“We’ll pull it out, carry him home.”
I felt a flicker of sickness.
Stoppard jumped down beside Mossman. He looked at him curiously, like he was trying to guess his weight for a prize.
“You ok Mike? You’re gunna be ok. I’m sorry I got you, mate.”
He smiled, including Mossman in some mischievous conspiracy.
“But you went too soon. You moved and got in my way. Didn’t he Marty?”
I stared at the spear disappearing into my friend’s leg. I stared at his face, grey and blank, the vomit smeared over his neck and chest. I said nothing.
“Hold his leg still. I’ll pull it out.”
“No. Don’t do it. Go and get a grown-up. Go and get my mum.”
“Shhh. We’ll take you to your mum as soon as we get this spear out of you. Ok, mate?”
Hold his leg.
I knelt down beside Mossman.
I put one hand on his ankle and one hand on his knee.
“This’ll only hurt for a second. Then you’ll be home with your mum.”
Stoppard stood over Mossman. He put two hands on the shaft of the spear. He gave us both a little smile of reassurance. Mossman covered his eyes with his hands. I closed mine.
“Oi! You three.”
I opened my eyes to see a lean, supplejack-limbed figure sliding down the bank towards us. Despite the short shorts, the singlet, the bare feet, there was no mistaking it. He was a grown-up.
He leapt down into the pool. His eyes widened when he saw Mossman’s leg. Saw the spear disappearing into boyish muscle.
He stared at it for a second. There was a smell of gasoline and beer. He looked at me. Then he looked at Stoppard, his son, hands still braced on the shaft of the spear.
With the heel of his hand, he knocked him sideways, under the now murky waters of the pool.
Without looking down he reached under the water and fished Stoppard up by the scruff of the neck.
“You stupid little cunt. The barbs. He could bleed to death.”
He let his son go. Stoppard looked so small as he dropped back into the pool, his knees pulled up to his chest, water up to his shoulders. He started to cry.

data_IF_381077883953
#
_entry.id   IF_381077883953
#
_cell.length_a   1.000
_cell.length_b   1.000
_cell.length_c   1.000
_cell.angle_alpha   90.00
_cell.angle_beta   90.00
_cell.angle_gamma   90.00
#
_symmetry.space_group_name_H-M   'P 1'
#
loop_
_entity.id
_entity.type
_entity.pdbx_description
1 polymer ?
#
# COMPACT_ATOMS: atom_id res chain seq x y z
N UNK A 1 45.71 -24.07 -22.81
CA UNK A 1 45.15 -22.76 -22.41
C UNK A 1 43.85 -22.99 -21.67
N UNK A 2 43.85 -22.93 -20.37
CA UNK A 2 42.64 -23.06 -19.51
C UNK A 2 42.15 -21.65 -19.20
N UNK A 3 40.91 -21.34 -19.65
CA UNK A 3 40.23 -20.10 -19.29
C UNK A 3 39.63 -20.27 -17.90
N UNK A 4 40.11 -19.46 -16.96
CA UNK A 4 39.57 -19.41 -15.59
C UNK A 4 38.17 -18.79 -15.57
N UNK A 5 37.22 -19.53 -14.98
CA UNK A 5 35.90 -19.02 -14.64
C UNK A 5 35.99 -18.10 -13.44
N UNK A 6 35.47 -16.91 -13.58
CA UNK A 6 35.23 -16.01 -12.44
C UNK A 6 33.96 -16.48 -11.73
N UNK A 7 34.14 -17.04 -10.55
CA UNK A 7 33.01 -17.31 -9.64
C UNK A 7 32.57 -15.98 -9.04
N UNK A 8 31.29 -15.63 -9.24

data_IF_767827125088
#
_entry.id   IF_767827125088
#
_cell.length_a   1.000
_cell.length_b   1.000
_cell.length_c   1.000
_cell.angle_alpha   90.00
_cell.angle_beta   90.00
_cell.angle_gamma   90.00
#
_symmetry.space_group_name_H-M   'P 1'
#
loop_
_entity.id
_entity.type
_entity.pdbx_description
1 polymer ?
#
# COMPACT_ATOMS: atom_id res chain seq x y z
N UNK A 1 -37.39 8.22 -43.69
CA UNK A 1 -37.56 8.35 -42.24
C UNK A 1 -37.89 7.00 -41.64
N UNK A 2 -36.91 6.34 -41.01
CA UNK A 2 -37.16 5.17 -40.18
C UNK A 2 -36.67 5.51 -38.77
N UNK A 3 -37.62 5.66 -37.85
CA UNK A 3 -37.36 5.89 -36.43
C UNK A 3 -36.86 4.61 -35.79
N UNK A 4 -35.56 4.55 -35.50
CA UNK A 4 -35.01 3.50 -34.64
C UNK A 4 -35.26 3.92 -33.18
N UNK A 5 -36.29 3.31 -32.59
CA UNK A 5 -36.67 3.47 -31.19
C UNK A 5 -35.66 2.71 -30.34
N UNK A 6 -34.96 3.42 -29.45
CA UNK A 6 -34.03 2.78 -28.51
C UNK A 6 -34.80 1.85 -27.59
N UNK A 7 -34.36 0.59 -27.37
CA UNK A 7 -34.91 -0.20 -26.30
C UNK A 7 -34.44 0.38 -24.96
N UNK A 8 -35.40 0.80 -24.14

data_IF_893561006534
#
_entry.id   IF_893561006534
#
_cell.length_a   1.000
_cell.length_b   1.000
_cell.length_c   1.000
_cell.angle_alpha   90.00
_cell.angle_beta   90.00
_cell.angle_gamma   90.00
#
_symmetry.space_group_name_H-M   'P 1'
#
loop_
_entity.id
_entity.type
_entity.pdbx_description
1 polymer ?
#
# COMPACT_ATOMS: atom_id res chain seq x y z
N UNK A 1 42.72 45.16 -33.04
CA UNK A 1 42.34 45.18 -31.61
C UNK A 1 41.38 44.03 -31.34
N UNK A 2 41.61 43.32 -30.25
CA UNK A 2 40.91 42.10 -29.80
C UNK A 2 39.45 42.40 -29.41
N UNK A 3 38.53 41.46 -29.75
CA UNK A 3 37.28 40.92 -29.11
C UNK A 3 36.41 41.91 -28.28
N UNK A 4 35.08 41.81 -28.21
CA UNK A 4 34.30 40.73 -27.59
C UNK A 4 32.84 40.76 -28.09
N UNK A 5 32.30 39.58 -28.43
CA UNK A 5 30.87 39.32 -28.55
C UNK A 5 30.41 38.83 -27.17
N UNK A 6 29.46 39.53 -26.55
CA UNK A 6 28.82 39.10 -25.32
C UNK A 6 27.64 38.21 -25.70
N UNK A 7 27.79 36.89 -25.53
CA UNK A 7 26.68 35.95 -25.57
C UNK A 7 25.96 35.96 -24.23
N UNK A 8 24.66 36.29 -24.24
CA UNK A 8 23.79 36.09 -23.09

We were sent up to the Stoppards’ house with instructions to tell his mother to call the ambulance and to fetch a hacksaw from the garage.
When we got back to the creek Glynn’s dad was telling Mossman about a Camaro he had once driven from Los Angeles to Memphis.
Mossman didn’t look good. He usually would have done anything to have Stoppard’s dad tell him stories of long-vanished muscle cars and the vastness of America. Now he didn’t seem to notice. He stared off towards the river. Like he was watching cartoons, half asleep.
“You wouldn’t believe the noise that thing made. Like music. Here they are. Give me that.”
He sawed off all but a couple of inches from the spear tip.
“Pick up your shit. I’ll see you at home.”
He scooped Mossman up in strong, thin arms and headed back up the hill towards home.
From the other side of the river, we could hear the faint un-music of approaching sirens.
When Mossman got back from the hospital, he limped around the neighbourhood with the air of a returning war hero. He paraded his stitches to whoever would stop long enough for him to roll down the bandage.
Our spears were taken away. We were no longer allowed to go down to the creek or to the river.
Mossman enjoyed a brief holiday of grudging respect. His blood had been carried northward, past Hamilton, to the sea perhaps. Who else among us could make that claim?
I watched Stoppard as he watched Mossman brag about the scar he was going to have once the stitches were removed. Unlike the rest of the small audience of boys who had gathered to listen, he did not look impressed. He absently rubbed the side of his head where his father had knocked him down, his eyes fixed on Mossman, dark like the water in the middle of the river.
Mossman saw him looking. Stopped talking for a moment. And looked away.